Newswise ó If style is the main
objective when you select shoes, your feet may suffer, especially as
Over time, your feet become wider
and longer and the natural padding under your heel and forefoot
thins. Years of use also flatten your arches and stiffen your feet
If you often wear shoes that are
too short or too narrow, you may develop foot deformities such as
bunions, calluses or corns, hammertoes or pinched nerves between
your toes. Wearing better-fitting shoes reduces your chances of
developing deformities or making them worse.
The July issue of Mayo Clinic
Womenís HealthSource offers these tips when selecting shoes:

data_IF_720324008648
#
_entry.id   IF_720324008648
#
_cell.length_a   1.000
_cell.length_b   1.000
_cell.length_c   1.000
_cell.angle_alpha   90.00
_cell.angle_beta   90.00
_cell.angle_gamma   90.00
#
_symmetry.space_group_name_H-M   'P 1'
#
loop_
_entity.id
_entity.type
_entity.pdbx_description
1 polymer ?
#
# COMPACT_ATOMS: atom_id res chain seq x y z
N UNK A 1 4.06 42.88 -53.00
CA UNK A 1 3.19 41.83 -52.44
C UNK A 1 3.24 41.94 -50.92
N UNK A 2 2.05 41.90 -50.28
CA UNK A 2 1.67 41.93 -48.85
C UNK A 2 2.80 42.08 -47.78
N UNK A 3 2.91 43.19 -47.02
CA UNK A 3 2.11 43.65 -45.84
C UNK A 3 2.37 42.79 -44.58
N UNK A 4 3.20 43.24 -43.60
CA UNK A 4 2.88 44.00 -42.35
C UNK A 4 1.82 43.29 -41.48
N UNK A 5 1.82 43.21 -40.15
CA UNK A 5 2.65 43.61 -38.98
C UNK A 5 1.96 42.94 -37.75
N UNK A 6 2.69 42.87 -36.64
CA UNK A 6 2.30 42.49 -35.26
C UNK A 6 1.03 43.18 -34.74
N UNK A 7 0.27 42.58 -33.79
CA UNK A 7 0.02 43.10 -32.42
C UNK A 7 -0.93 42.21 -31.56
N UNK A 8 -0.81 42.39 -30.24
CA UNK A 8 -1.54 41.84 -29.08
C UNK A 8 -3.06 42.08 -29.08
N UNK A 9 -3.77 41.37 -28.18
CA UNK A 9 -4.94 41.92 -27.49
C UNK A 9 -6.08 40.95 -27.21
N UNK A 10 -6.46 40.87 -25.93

* Try on shoes later in the day.
Feet can swell as the day wears on.
* Fit shoes to your largest foot.
Your feet arenít equally matched, so have both measured.
* Make sure thereís at least a
half-inch for your longest toe at the end of each shoe when youíre
standing. You should be able to wiggle all toes.
* Make sure your heel doesnít ride
up and down when you walk.
* Leave too-tight shoes behind.
Thereís no such thing as a break-in period.
* Look for shoes that are solidly
constructed, conform to your feet and have cushioned soles that
absorb the shock of hard surfaces.
* Try a lace-up style. A shoe that
ties can be adjusted for better comfort and support.
* Look for a natural material,
such as leather, on the upper portion of the shoes because itís
usually softer and provides more flexibility than a man-made
If you have diabetes,
osteoporosis, rheumatoid arthritis or other conditions that put you
at risk of foot problems, ask your doctor what other precautions are